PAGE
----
CTPAHHIKHospitals do not allow cell phone or wireless technologies of any kind because it interferes with medical equipment that also uses wireless on same band. If this technology proves to be reliable it would be an alternative to prevent interference.


Hospitals shouldn't be using wireless for such critical devices.
The danger of interference from the machines there should be enough to see that. You will find also a lot of unprotected wireless keyboards, mouse stuff. These things aren't secured so when you're close to another computer. It'll start to do the same movements there too.

Pesky wireless.
Score
0
May 20, 2010 3:34:30 PM

I've seen this stuff before, though not at 2 mbps. Also LEDs are fine when turned on and off very quickly. Incandescents and florescent decrease in lifespan when flickered on and off. They also don't react as quickly as LEDs because they usually need time to warm up before getting to max output.

There is some benefit to using visible light. You don't need another transmitter like with WiFi, the lighting and the signal are together, hopefully saving some energy and making things simpler, but the problem is that it won't work too well under the sun (too much ambient light).
Score
0
May 20, 2010 3:55:41 PM

LED's suck. I refuse to use them. They have such a cold and harsh color. I love incandescent's with their warm and inviting glow. I'll never give them up.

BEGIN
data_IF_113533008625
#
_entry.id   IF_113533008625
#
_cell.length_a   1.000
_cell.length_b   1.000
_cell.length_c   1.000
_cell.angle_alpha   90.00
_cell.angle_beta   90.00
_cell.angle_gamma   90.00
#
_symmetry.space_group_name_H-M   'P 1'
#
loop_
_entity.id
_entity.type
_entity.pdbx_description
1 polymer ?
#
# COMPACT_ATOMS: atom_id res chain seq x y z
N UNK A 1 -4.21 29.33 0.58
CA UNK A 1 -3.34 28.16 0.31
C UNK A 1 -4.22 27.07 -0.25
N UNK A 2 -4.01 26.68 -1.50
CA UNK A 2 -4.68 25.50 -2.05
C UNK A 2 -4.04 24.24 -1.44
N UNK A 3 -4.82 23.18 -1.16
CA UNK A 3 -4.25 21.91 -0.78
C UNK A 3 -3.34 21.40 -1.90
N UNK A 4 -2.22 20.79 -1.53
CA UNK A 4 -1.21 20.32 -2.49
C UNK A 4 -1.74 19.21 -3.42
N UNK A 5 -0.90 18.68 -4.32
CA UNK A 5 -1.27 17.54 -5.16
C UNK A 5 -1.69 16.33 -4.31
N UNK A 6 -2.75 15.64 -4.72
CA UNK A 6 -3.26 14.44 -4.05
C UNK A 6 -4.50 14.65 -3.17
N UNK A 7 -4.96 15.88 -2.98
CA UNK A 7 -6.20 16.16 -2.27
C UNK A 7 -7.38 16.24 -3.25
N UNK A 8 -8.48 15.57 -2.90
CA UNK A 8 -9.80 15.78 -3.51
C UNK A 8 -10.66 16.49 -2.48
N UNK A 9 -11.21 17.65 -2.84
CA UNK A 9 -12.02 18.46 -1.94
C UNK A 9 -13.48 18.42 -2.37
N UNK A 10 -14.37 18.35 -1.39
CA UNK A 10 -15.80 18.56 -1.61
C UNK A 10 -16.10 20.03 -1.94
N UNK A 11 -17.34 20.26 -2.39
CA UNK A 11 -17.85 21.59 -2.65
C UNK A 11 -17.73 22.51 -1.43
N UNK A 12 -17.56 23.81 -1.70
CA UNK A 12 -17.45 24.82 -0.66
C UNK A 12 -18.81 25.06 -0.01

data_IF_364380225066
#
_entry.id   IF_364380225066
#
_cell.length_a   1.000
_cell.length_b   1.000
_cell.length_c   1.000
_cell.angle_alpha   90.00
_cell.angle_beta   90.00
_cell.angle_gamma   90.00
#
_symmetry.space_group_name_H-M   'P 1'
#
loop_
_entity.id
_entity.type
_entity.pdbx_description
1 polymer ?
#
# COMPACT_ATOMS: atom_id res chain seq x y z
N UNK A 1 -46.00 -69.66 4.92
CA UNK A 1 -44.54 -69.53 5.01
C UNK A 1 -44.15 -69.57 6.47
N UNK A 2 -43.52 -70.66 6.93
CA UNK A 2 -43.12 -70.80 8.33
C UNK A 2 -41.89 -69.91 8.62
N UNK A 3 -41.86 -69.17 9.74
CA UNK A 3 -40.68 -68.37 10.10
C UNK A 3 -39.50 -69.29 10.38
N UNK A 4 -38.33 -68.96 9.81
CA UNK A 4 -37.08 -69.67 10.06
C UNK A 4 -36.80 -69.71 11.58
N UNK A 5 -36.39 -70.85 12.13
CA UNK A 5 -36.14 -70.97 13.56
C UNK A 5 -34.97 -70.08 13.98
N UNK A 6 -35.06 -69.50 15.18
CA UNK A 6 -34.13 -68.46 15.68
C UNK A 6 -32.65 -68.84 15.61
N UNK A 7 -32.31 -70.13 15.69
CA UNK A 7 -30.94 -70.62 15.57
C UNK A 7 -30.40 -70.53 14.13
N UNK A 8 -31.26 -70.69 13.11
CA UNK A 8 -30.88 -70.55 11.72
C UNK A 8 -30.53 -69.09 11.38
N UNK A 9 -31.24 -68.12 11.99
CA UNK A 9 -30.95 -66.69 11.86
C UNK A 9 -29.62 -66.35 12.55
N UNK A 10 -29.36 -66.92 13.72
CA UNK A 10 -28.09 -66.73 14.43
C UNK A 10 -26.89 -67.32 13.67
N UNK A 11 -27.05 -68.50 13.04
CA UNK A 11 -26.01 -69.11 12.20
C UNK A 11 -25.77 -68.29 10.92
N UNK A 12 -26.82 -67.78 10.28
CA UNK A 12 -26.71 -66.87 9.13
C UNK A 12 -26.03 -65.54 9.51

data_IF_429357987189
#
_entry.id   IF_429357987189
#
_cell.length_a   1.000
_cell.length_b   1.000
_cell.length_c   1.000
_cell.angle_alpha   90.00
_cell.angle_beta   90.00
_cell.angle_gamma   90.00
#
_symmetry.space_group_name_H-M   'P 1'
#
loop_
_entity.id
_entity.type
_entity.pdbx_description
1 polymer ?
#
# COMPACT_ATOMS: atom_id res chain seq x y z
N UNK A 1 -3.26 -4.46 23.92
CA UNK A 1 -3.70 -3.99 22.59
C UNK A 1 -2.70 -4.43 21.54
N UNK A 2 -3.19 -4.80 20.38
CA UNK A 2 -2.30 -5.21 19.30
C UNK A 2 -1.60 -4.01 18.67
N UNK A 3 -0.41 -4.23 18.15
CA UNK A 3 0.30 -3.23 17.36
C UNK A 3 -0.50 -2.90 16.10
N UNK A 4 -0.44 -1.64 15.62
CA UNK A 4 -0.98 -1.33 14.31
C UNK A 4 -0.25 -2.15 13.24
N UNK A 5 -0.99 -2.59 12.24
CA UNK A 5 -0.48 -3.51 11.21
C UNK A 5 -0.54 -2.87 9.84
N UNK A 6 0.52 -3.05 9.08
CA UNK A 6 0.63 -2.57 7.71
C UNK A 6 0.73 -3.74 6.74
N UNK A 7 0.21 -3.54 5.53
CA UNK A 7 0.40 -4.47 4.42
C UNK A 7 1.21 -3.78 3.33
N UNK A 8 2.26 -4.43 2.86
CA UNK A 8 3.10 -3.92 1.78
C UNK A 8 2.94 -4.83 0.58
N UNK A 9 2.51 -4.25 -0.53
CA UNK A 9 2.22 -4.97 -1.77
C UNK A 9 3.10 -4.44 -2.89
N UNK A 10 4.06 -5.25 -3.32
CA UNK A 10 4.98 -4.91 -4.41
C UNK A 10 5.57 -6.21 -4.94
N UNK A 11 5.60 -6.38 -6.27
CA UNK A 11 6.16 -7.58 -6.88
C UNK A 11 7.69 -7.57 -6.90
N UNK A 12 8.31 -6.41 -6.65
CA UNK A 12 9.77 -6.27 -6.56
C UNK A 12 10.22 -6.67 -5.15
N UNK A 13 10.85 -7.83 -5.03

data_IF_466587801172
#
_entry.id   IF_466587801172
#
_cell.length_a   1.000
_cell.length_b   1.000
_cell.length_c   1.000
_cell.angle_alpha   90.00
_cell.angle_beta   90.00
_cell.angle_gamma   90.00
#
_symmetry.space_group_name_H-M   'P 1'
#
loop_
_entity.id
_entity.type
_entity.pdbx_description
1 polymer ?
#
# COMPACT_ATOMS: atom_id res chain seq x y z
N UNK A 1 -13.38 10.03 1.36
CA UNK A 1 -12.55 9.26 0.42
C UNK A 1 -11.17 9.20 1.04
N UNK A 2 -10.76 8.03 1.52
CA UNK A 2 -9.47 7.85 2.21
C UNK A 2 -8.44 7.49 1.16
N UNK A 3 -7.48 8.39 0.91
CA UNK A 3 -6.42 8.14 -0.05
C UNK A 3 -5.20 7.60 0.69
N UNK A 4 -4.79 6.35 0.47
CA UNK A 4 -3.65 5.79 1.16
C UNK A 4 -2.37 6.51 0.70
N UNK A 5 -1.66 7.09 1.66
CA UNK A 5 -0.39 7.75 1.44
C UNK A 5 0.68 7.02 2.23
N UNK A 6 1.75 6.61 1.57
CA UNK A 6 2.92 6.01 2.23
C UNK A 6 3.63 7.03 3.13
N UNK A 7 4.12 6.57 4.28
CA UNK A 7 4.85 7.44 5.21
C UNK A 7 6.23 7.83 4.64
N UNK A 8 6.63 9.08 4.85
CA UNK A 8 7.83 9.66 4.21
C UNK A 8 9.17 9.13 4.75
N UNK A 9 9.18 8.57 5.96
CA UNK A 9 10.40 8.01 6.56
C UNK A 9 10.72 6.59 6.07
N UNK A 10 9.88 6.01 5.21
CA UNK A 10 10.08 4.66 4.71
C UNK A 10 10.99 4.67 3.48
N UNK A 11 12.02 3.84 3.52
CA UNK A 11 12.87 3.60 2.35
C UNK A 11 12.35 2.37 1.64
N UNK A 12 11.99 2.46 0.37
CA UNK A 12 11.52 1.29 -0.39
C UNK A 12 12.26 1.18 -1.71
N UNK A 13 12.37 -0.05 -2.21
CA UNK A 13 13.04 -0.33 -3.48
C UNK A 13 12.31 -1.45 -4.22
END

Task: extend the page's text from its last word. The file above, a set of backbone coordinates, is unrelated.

Score
-2
May 20, 2010 5:20:08 PM

twisted politiksyes but at a much longer wave length, thus being a lot less "harmful" if you can call wireless harmful.

Do you just make this stuff up or are you really that ignorant??? Visible light is way WAY shorter wavelength than radio. Radio is from about 300 Hz, to about 300 Ghz. Visible light is more than 300 Thz. Yes, Terahertz.
Score
0
May 20, 2010 6:16:27 PM

As already mentioned, this guy just re-invented IrDA, which was popular in laptops and handhelds (e.g. Palm) about a decade ago. http://en.wikipedia.org/wiki/IrDA

I hated IrDA. Imagine giving a presentation and having the distraction of your laptop constantly making the Windows "ba-bing" and "ba-bong" sounds of device add/removal. After 20 minutes of these interruptions, I realized my watch was acting as a mirror that was making and breaking an IrDA connection with my neighbor's computer. I always disabled the IrDA hardware after that.

Regarding security, an attacker can use a telescope and a laser (for Rx and Tx of data) to overcome distance. You still need encryption and authentication for security.

jellicoI have an HP-48SX scientific calculator, from back in the early 90s, that could transfer files wirelessly between other HP-48SX using an infrared LED.


We should get our HP48-SX calculators within 1 inch and exchange files. :-) I remember that there was a remote control app that could record the signals and play them back (manually or progammatically).